People could so easily know more, and our world would be a better place if we did, and it is my goal to share my perspectives in hopes that they will lead to a fairer and saner world.  This is why I regard the transformative ideas contained in Common Sense Revival, and the subset contained in Part Four of this manifesto online, to be so crucial.  Check them out!

Mark Twain had coined the term The Gilded Age in a collaborative novel with essayist Charles Dudley Warner in 1873.  He did so partially out of his deep concern with the politics, economics and political corruption of the era.  During the materialistic times of the Gilded Age, things like large homes with Victorian Gothic Revival architecture were considered to be reflections of intellectual and moral worth.  Wealthy people indulged in highly visible conspicuous consumption during that era, and this indulgence contributed to a recognition of the injustices involved in poorly regulated capitalism, along with the detrimental aspects associated with it, including its abuses, wasteful profligacy, and ruthless exploitation of workers.  These excesses sparked many muckraking exposés and a Progressive Era of reform in the early 20th century.  Important reforms were made to combat unfair monopoly practices, long working hours, child labor abuses, unsafe working conditions, discrimination, corruption, and the oppressive growth of the conglomerate power of corporations.

Disparities of wealth today have grown to be nearly as large as they were during the Gilded Age that Mark Twain wrote about in the late nineteenth century.  At that time, industrialists and financiers and ‘robber barons’ dominated American society and Mark Twain decried what one observer at the time called  “the Great Barbeque" of brazen extremes in economic inequality.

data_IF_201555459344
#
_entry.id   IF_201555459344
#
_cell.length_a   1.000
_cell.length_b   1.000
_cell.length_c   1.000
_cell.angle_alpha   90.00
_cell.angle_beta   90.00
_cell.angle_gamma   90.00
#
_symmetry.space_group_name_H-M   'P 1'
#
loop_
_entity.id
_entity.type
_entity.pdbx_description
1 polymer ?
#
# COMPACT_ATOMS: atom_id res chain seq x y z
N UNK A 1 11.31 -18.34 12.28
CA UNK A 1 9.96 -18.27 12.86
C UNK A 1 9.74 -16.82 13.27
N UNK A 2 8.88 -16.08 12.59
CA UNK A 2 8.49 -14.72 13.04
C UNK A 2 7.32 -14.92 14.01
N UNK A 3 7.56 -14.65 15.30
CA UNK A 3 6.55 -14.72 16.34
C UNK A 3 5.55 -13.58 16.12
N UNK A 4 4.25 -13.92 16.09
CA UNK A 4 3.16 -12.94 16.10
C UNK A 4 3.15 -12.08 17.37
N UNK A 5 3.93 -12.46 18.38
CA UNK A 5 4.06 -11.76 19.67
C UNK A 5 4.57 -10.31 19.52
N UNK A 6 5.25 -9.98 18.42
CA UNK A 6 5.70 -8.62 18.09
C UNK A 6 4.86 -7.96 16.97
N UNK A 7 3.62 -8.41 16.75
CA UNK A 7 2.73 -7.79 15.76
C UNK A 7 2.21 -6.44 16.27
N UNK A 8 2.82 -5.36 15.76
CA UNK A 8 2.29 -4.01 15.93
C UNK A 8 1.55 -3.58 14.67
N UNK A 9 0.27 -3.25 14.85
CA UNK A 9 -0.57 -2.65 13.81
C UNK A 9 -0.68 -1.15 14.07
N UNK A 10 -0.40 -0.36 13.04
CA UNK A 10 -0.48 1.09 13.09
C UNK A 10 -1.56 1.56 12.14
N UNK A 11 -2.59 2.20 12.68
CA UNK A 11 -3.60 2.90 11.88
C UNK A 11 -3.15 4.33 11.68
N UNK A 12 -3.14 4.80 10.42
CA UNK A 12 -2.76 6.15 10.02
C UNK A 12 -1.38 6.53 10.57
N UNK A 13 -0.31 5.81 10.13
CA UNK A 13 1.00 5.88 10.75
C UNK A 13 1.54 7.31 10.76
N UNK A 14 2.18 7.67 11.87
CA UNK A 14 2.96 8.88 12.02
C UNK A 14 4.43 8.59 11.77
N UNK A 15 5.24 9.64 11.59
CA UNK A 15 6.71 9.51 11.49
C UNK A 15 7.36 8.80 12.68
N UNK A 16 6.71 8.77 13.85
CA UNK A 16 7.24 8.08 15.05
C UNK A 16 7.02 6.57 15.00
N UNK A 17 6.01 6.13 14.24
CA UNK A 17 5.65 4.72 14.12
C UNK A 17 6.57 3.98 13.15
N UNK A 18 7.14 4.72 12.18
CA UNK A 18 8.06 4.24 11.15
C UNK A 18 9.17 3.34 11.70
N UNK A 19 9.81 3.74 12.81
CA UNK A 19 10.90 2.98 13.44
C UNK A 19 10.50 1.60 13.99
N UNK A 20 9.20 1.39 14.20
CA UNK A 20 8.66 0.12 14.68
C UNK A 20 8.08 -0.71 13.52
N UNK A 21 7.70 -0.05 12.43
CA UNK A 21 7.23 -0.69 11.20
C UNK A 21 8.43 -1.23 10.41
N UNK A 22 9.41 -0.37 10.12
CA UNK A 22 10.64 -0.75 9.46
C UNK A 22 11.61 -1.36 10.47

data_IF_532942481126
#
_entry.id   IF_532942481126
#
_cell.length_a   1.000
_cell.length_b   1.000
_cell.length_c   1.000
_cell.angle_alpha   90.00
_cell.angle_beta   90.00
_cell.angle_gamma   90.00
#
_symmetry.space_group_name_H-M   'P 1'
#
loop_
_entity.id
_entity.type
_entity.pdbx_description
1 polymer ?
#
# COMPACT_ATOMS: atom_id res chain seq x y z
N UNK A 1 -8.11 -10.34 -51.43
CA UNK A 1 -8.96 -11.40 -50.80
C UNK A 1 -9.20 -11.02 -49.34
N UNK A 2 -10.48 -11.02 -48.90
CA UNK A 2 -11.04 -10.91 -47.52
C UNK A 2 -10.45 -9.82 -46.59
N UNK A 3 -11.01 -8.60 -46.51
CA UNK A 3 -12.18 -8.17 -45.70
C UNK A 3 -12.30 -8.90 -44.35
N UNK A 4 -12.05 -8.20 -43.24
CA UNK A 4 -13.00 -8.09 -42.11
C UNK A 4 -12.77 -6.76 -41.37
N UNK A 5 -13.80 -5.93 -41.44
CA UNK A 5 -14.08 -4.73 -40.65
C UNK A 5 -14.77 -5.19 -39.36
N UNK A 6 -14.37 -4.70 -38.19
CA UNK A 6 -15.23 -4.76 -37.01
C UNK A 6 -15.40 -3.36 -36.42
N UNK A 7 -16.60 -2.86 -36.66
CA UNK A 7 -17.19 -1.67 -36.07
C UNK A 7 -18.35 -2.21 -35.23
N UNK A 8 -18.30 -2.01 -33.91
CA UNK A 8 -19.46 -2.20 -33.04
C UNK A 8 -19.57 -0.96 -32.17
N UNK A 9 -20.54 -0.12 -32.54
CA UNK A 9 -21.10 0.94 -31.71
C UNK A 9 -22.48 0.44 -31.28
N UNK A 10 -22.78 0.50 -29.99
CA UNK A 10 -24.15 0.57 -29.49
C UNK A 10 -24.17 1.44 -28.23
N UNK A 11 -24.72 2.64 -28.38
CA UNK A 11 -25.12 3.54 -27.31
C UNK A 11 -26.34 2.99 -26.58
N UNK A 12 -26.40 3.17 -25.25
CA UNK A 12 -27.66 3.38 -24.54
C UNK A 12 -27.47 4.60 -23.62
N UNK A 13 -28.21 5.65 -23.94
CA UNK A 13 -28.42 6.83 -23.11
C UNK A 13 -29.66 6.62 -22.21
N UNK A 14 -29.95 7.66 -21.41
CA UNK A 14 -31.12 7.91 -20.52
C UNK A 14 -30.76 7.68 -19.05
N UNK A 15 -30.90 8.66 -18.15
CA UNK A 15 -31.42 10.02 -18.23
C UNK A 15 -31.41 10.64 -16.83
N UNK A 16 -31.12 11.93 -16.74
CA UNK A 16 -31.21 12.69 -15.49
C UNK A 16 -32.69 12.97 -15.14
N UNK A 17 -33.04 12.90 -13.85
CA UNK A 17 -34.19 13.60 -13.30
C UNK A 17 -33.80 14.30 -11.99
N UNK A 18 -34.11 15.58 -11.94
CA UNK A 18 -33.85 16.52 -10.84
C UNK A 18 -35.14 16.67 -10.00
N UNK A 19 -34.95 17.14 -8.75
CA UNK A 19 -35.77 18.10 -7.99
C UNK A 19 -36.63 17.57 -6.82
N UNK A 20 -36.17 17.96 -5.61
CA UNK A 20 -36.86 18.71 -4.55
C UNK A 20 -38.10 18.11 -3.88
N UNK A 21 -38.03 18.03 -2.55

While the policies that led to this lopsided concentration of income and wealth sparked a turbulent reform movement in reaction, it was not until decades later, when the Great Depression made the failings of capitalism even more starkly clear, that economic collapse and massive labor and social unrest forced the country's political elite to take actions to really make society fairer and to accept policies that led to a larger and healthier middle class and a reduction in the concentration of income and wealth between 1940 and 1980.  It’s time for more such actions once again today!

The ethical standards of American businesses have never been notably high.  When referring to the widespread business corruption of his times, Mark Twain stated in 1905:  “We gave the world the spirit of liberty more than one hundred years ago, and now we are giving the world the spirit of graft.”  That’s not a good thing!  (Fast forward 110 years, and Disaster Capitalism is having notably harmful impacts upon millions of people, and our Representatives are too cowardly to deal with it.)

In the past 35 years since Ronald Reagan became President, an expanding inegalitarian trend has once again become dominant.  The main reason for this is that corporations and rich investors have been given greater power and they have been subjected to fewer regulations and lower marginal tax rates.  Simultaneously, organized labor has been crushed as a counterforce that could help balance out corporate power and unbridled greed.  American workers have been deprived of being allowed to share in their productivity gains, and their ‘real wages’ (after inflation is taken into account) have declined for decades.  Workers have also been subjected to less job security, fewer healthcare benefits, and inadequate retirement plans, especially in recent years.  The richest 1% of Americans, meanwhile, has seen their fortunes increase fabulously.